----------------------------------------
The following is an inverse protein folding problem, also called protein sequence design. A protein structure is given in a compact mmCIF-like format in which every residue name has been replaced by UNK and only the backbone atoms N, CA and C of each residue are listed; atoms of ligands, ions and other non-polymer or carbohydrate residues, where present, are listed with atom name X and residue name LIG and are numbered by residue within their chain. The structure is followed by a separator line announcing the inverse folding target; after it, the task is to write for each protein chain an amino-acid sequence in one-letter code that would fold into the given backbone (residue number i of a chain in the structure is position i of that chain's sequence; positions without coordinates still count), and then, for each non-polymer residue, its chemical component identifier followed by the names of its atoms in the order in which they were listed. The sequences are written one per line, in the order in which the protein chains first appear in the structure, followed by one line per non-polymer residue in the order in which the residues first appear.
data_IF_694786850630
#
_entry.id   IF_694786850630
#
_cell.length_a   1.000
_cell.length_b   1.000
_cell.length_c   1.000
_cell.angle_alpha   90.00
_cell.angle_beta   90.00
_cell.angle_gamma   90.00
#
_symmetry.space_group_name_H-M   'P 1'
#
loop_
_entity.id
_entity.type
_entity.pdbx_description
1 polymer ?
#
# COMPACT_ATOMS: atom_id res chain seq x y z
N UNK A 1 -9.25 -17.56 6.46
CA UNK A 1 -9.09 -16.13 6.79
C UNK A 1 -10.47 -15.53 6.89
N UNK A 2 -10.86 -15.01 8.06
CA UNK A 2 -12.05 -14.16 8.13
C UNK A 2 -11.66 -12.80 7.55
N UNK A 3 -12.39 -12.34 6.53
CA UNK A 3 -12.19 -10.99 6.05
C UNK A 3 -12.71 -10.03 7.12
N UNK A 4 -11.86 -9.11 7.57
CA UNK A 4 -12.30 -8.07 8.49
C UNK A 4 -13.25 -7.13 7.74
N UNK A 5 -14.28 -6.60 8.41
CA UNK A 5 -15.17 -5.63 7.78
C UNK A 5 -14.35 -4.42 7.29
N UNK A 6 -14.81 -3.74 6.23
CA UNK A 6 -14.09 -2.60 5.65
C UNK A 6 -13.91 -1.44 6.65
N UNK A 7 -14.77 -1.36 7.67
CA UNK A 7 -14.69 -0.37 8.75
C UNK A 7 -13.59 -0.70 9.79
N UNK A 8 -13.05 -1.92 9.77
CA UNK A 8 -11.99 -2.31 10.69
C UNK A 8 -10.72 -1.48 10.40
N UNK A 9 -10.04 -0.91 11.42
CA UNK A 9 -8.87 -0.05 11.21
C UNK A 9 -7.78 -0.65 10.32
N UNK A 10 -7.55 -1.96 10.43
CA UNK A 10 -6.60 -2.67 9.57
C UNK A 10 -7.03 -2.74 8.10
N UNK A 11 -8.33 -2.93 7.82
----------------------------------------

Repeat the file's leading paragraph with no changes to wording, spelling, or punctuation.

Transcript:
The following is an inverse protein folding problem, also called protein sequence design. A protein structure is given in a compact mmCIF-like format in which every residue name has been replaced by UNK and only the backbone atoms N, CA and C of each residue are listed; atoms of ligands, ions and other non-polymer or carbohydrate residues, where present, are listed with atom name X and residue name LIG and are numbered by residue within their chain. The structure is followed by a separator line announcing the inverse folding target; after it, the task is to write for each protein chain an amino-acid sequence in one-letter code that would fold into the given backbone (residue number i of a chain in the structure is position i of that chain's sequence; positions without coordinates still count), and then, for each non-polymer residue, its chemical component identifier followed by the names of its atoms in the order in which they were listed. The sequences are written one per line, in the order in which the protein chains first appear in the structure, followed by one line per non-polymer residue in the order in which the residues first appear.